This issue, our Nikon expert explains why experience is so important when it comes to nailing exposure
Photography expert Michael Freeman explores the intricacies of exposure
With the choice of metering methods available, including Nikon’s excellent 3D Color Matrix metering system (which compares the pattern of brightness in the frame with a database of over 30,000 images) there should be nothing getting in the way of
perfect exposures every time. Nothing, that is, except the crucial ingredient of what you personally want the final image to look like.
Many professionals bypass the uncertainty of confronting a new exposure situation by relying on their experience, comparing the new scene with what they’ve done before. They also tend to stick to one exposure mode so that they’re familiar with its shortcomings, and know when to trust it, and when to override it – a straw poll of editorial photographers reveals, unsurprisingly, that most use aperture-priority mode.
Essentially, exposure can be boiled down to 12 basic situations, in three groups (see page 78). The starting point is simple, and looks at the dynamic range of the scene, and your camera sensor’s ability to capture all of the tones in it, from the darkest to the brightest: a typical, evenly-lit scene will just fit the dynamic range of your sensor, more or less – that’s one group; or, if it’s flat and obviously lacking in contrast, it will easily fit – that’s group two. The third group, where most of the problems lie, is when the scene is so contrasty that it’s out of range, and your sensor isn’t able to capture every tone from dark to bright: expose it so there’s plenty of detail in the darkest shadows, and the brightest highlights will blow out (think of a landscape at sunset); expose for the highlights and the shadows will be plunged into darkness.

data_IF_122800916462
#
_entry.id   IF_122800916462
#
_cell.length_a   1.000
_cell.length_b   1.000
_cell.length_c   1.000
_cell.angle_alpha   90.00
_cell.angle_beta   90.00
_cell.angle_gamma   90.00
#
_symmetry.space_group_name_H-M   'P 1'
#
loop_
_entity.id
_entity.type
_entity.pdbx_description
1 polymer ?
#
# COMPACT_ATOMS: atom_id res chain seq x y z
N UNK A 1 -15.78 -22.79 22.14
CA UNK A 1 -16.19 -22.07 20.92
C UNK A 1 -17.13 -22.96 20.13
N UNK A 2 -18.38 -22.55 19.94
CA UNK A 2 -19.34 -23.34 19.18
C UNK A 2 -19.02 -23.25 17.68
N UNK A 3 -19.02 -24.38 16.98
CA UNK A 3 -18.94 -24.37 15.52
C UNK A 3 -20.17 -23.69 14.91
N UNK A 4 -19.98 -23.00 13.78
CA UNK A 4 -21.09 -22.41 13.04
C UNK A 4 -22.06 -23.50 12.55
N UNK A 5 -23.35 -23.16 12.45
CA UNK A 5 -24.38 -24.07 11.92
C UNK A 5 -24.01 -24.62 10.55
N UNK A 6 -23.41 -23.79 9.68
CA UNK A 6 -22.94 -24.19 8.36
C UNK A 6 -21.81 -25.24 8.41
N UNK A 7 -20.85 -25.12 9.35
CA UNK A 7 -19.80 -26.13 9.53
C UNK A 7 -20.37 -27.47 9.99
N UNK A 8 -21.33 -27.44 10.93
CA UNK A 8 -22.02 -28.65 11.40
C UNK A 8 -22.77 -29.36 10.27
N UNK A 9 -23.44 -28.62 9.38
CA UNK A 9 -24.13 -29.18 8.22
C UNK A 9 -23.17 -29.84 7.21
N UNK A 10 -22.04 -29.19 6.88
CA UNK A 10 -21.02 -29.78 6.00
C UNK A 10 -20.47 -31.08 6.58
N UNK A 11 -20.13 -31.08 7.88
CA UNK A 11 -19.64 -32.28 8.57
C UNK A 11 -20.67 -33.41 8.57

There’s an exposure strategy for each group, and these rely on identifying the important tone in the scene. This is the ‘key tone’, and it means what part of the subject is important to you, and how bright you want it to be – it could be a face, for example, but is the subject’s skin pale or dark? Or is the sunlit or shadowed part of a building more important? These decisions are what make your photography personal, so make your own shooting experience the driver for setting the exposure.
Understanding exposure is the key to capturing details in all parts of a scene